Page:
Companies that work within the food and grocery supply chain face some pressing issues on sustainability.
These have been well documented, from securing future energy supply, land quality and availability, water quality and quantity, whilst improving biodiversity.
They require a whole range of solutions.
One part of the picture needs to be consumer-led demand for a more sustainable future.
However, as we know all too well, currently few consumers are actively engaged in being part of the solution. This is partly due to an understandably limited knowledge of the issues, as well as the challenge appearing so big, and the limited number of products and services that can definitively help them become part of the solution. Hopefully this will improve over time.
Governments are another potential source to create the change required. There have been some very successful initiatives that have come about from government or multi-government intervention. Examples from the UK are the UK Landfill Tax and Montreal Protocol.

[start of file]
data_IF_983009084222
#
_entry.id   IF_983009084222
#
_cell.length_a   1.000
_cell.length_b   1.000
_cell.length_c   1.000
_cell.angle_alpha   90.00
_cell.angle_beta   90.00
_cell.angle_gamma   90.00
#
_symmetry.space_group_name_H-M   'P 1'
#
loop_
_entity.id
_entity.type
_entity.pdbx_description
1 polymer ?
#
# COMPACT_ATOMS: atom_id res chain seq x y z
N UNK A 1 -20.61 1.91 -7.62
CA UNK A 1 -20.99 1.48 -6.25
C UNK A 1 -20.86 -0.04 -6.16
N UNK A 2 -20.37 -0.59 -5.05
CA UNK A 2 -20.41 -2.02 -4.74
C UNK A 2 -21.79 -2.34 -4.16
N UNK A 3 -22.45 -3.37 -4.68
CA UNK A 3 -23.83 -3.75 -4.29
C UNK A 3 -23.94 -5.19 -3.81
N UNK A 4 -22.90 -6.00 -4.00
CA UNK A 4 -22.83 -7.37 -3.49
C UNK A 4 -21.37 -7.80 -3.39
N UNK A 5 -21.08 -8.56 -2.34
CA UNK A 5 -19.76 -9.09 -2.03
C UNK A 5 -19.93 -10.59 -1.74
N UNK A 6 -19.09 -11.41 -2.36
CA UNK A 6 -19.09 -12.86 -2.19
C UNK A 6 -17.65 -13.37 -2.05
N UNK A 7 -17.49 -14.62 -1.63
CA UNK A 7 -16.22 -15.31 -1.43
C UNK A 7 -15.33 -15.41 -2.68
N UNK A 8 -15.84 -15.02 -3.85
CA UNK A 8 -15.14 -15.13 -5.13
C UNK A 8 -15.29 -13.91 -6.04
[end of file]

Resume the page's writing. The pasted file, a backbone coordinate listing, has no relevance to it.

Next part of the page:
However, with recent economic concerns, the majority of governments are prioritising reviving short-term GDP, rather than addressing the long-term challenges stated above.
So the onus remains on industry to do the heavy lifting, think creatively and come up with a stream of new ideas.
Over the last few years, there have been some superb solutions that companies have introduced within their supply chains, in their own operations and with consumers.
Here are a few that have caught my eye as potential ‘game changers’ that could lead us all on a path to a more sustainable future:
- Unilever, Project Sunshine: A movement consisting of a growing community of people who believe it is possible to build a world where everyone lives well and lives sustainably
- Coca-Cola, Happiness Arcade: Making recycling Coca-Cola bottles fun
- Honest By, 100% Transparent: The company is unique in communicating all the details about the supply chain of its products and pricing.
But a lot of great work does not receive the limelight that it deserves. So if you work for a food and grocery company or have heard of interesting examples from other sectors that the industry can learn from, do share them with us by adding your comments below to this blog.
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